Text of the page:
PARIS: French voters went to the polls on Sunday in a parliamentary election set to hand a landslide victory to the centrist party of President Emmanuel Macron which would complete his stunning reset of national politics.
The new assembly is due to be transformed with a new generation of lawmakers — younger, more female and more ethnically diverse — winning seats in the afterglow of Macron’s success in last month’s presidential election.
The scale of the change is forecast to be so large that some observers have compared the overhaul to 1958, the start of the present presidential system, or even the post-war rebirth of French democracy in 1945.
It is also entirely unexpected: Macron was unknown three years ago and initially given little chance of emerging as president, but he and his 15-month-old Republique en Marche (Republic On the Move, (REM) party have tapped into widespread desire for change.
And yet despite the zest for renewal the vote has failed to generate much excitement.
Official statistics showed turnout at midday down more than three points over the last election in 2012 at 17.75 per cent, revealing a degree of election fatigue.
REM and its allies are forecast to win 400-470 seats in the 577-strong parliament, one of the biggest post-war majorities that would give the pro-EU Macron a free hand to implement his business-friendly programme.
Sunday’s voting is the decisive second round of the election after a first round last weekend that was topped by REM and which was also marked by low turnout.
If confirmed, REM’s crushing win will come at the expense of France’s traditional parties, the right wing Republicans and Socialists, but also the far-right National Front which faces major disappointment.
The Socialists are set to be the biggest victim of voters’ desire to reject establishment figures associated with years of high unemployment, social unrest and lost national confidence.
Pollsters predict the party will lose well over 200 seats after its five years in power under former president Francois Hollande, leaving them with only around 20.
“People are tired of always seeing the same faces,” said Natacha Dumay, a 59-year-old teacher voting in the northeastern Paris suburb of Pantin where Socialist former justice minister Elisabeth Guigou was voted out a week ago.
“Even if we don’t know the new faces it’s not important. We’re not voting for individuals but for a programme,” she added.
The main concern for observers and critics is the likely absence of any political counterweight to Macron, leading some to forecast that opposition could be led through street protests or in the media.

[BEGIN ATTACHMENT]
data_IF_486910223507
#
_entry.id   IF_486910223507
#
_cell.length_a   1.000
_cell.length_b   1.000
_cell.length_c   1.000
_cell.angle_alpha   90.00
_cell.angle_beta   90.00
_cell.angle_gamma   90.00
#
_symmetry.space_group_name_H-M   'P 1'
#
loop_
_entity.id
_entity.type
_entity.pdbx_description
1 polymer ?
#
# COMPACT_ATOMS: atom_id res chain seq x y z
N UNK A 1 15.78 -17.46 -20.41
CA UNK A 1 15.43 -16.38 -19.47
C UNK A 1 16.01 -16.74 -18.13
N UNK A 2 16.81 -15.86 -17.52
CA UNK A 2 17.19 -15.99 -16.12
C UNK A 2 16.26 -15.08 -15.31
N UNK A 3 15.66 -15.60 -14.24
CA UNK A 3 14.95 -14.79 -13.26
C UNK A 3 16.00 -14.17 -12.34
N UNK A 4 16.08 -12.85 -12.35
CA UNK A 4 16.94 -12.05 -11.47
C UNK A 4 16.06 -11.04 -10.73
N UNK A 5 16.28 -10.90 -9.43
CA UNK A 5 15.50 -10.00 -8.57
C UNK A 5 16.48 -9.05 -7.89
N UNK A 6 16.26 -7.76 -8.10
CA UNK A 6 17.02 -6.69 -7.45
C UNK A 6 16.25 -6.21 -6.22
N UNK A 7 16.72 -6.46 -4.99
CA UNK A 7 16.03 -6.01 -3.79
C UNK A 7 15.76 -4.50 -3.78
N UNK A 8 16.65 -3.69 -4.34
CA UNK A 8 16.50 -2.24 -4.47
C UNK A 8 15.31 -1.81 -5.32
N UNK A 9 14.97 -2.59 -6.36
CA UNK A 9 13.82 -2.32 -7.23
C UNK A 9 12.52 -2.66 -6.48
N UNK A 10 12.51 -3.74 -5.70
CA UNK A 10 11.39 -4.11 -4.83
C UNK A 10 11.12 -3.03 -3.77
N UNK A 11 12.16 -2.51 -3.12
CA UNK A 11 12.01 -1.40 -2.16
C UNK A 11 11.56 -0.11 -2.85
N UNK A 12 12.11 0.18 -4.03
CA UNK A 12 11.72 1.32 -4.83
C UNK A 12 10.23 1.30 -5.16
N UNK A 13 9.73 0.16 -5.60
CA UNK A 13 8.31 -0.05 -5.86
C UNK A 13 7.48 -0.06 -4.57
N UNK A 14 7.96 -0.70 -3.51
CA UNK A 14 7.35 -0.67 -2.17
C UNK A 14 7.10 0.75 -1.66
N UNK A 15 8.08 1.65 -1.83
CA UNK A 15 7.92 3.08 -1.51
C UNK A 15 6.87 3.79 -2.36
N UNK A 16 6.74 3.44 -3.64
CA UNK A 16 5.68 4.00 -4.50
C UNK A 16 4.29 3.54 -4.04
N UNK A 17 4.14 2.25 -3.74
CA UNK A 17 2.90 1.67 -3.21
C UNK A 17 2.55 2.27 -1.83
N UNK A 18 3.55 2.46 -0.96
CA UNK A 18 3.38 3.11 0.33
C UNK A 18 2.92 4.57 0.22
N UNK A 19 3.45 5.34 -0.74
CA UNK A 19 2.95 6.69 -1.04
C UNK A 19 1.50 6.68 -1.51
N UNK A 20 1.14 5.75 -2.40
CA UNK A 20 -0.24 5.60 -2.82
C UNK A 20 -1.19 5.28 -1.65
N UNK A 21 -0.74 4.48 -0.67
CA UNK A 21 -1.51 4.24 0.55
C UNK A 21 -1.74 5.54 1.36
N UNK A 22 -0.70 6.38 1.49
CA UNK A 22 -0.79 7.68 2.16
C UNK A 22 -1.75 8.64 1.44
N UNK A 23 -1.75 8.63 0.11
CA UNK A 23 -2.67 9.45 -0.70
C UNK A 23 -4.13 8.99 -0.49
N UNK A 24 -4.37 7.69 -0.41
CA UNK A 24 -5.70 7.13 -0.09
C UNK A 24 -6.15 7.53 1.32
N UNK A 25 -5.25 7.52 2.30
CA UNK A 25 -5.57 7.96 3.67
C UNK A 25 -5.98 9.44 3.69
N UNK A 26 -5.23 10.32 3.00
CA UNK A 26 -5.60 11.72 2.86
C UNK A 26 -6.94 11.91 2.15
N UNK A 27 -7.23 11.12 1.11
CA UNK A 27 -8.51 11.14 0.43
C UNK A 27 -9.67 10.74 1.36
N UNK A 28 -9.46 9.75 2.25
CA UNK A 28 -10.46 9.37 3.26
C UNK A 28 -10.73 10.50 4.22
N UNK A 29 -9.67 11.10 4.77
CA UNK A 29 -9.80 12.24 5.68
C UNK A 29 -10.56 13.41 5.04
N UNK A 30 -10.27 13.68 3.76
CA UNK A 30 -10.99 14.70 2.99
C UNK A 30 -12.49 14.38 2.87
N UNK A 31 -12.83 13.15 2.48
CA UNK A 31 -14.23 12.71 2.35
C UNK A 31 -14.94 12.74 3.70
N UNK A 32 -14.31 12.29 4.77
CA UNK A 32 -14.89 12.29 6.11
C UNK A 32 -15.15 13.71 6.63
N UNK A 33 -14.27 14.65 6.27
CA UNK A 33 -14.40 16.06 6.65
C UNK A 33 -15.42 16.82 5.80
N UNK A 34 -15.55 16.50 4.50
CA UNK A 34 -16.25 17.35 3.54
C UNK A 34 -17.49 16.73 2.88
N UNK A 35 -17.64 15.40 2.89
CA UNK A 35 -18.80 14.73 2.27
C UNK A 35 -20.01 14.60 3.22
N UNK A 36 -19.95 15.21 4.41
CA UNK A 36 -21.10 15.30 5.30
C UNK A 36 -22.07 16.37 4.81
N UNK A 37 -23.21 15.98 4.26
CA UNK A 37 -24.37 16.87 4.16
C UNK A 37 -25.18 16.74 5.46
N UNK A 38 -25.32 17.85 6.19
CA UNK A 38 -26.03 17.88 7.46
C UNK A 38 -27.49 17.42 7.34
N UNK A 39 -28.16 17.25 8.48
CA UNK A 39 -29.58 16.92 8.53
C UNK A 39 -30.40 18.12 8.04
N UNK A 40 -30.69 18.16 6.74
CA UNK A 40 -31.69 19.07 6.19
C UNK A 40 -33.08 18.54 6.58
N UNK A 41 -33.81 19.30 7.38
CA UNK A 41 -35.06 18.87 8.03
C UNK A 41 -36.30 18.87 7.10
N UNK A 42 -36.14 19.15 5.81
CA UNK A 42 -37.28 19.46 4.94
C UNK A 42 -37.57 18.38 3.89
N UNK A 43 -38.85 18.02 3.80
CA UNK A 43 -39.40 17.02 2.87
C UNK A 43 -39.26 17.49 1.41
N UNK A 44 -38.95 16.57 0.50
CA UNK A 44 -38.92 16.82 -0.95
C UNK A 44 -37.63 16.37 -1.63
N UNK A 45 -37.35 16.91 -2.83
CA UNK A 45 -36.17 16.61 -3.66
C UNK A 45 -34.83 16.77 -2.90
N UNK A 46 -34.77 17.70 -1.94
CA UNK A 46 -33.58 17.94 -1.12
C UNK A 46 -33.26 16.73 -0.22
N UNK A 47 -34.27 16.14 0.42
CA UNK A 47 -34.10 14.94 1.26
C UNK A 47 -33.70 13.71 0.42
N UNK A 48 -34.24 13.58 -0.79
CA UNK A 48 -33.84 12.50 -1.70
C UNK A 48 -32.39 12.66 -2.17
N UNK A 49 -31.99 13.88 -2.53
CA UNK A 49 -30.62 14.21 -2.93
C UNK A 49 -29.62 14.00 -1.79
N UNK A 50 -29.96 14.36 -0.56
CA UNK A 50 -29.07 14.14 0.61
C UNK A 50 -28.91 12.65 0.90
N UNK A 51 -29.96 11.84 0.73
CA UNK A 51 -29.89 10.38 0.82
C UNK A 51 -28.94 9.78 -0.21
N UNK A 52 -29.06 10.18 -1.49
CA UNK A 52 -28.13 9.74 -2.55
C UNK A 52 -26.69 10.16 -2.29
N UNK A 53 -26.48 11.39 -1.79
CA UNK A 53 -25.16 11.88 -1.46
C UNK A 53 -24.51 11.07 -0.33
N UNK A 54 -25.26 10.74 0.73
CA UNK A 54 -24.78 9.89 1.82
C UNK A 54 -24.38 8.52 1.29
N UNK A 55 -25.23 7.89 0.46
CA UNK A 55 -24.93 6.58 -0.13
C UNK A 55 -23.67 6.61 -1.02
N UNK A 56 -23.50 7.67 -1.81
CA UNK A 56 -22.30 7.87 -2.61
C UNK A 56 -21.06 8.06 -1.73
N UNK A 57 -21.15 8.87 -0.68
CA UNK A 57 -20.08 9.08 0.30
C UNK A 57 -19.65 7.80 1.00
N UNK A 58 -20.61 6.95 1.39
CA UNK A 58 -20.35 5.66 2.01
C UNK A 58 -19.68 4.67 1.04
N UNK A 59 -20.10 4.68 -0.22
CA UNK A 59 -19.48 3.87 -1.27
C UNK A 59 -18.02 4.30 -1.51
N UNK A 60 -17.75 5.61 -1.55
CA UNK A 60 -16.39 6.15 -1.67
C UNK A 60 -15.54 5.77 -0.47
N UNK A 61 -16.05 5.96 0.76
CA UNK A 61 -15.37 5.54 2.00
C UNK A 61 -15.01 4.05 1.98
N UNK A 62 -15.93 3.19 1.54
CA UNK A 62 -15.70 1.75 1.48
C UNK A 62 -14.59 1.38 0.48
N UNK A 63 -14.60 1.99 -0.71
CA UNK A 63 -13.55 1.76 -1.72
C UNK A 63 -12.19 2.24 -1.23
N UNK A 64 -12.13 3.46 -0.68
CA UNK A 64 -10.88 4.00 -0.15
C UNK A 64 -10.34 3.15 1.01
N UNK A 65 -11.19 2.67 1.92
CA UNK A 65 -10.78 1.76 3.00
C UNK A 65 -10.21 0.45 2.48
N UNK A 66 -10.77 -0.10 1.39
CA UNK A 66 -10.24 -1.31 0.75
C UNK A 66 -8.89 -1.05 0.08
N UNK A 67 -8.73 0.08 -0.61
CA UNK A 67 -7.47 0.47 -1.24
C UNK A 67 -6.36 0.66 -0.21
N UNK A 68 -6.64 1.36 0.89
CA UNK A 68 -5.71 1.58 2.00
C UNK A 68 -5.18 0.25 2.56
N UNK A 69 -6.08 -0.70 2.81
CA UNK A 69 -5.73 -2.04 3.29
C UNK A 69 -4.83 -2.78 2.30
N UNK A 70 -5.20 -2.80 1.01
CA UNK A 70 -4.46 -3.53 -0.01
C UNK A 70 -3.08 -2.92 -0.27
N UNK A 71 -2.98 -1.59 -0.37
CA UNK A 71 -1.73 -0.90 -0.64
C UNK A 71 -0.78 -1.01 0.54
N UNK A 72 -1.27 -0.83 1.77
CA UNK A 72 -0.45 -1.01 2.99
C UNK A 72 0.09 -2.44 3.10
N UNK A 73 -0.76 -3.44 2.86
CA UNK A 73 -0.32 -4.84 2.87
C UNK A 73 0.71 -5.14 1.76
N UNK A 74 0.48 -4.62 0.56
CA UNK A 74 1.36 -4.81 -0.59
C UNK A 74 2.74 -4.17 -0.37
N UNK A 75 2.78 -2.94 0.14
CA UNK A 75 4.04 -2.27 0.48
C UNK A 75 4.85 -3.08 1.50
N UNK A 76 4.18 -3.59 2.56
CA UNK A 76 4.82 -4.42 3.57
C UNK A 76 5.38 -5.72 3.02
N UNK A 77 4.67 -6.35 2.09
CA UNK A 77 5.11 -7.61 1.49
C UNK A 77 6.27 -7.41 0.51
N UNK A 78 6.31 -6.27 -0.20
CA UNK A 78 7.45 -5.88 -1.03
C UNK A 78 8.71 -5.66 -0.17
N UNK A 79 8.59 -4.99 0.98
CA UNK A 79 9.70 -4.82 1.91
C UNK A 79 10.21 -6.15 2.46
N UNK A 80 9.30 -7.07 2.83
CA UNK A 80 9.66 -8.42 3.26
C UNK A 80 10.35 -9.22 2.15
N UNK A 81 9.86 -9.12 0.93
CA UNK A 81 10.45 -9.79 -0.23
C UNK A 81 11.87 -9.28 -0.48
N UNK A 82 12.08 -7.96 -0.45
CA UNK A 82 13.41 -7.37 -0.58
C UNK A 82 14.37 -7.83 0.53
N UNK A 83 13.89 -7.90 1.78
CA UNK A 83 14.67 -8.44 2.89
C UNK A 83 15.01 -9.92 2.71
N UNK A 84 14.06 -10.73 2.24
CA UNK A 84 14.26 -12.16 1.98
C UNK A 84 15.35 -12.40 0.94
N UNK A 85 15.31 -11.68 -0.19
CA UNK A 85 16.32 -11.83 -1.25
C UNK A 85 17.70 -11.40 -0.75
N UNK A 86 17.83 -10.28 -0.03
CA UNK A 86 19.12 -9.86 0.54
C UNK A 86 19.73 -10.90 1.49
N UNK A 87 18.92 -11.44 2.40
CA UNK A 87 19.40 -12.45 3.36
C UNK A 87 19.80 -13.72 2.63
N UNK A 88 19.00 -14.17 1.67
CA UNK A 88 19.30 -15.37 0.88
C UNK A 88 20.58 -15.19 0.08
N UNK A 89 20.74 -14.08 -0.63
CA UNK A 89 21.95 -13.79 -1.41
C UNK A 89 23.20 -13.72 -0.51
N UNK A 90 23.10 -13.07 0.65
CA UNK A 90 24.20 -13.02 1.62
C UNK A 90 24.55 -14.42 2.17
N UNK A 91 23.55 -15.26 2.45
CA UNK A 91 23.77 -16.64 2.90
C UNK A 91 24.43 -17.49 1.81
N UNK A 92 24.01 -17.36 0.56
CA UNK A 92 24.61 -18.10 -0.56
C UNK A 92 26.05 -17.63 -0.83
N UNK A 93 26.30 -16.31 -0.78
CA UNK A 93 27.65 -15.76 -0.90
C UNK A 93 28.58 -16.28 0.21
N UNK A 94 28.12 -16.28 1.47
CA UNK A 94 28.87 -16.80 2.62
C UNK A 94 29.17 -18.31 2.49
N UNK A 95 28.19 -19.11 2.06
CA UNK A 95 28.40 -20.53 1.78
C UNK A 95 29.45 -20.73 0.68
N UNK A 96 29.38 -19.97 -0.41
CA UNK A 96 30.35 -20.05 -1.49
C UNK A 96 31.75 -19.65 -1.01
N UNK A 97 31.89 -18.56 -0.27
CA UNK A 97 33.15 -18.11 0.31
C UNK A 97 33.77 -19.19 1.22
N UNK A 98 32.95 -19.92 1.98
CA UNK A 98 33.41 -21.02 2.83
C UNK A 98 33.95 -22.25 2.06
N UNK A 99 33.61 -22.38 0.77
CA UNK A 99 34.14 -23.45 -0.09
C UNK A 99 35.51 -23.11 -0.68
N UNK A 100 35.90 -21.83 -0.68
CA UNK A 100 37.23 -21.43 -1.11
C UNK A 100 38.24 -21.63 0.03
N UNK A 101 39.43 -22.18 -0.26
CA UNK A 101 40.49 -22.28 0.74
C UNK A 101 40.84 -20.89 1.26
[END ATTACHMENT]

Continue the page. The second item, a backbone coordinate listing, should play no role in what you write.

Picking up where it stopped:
“Desperately seeking an opposition,” declared the front page of Saturday’s Le Parisien newspaper.
Turnout will be closely watched after it hit a nearly 60-year low in the first round, leading some to warn Macron that his mandate is not as strong as he thinks.
REM won 32 per cent of the total number of votes cast in the first round, but this represented only about 15 per cent of registered voters.
“Go and vote!” Prime Minister Edouard Philippe urged on Thursday, calling it both “a right and a responsibility”.
Around half of REM’s candidates are virtual unknowns drawn from diverse fields of academia, business or local activism. They include a mathematician, a bullfighter and a former Rwandan orphan.
“You could take a goat and give it Macron’s endorsement and it would have a good chance of being elected,” political analyst Christophe Barbier joked recently.
In some areas of Paris, the comment prompted a guerrilla campaign to replace photographs of REM candidates with a picture of a goat on their posters outside voting stations.
The other half of Macron’s loyalists are a mix of centrists and moderate left- and right-wing politicians drawn from established parties including ally MoDem.
Key battles on Sunday include far-right leader Marine Le Pen’s attempt to win her first seat in parliament in the northeastern former coal mining town of Henin-Beaumont.
Her victory would be a rare bright spot for Le Pen’s nationalist and anti-EU party which was once hoping to emerge as the principal opposition to Macron in parliament.
The firebrand and influential leader of new far-left party France Unbowed, Jean-Luc Melenchon, is also seeking a seat representing the Mediterranean port of Marseille.
Macron’s programme includes radical labour market reforms, measures to deepen European integration and an overhaul of the social security system.
He has vowed to take on French unions by creating a system of “flexi-security” inspired by Scandinavian countries which combines a solid state-funded safety net with company-friendly legislation.
His confident start at home, where he has concentrated on trying to restore the lost prestige of the president, and his decisive action on the international stage has led to a host of positive headlines.
The European front cover of The Economist magazine this week asks whether Macron is “Europe’s saviour” and depicts him walking on water.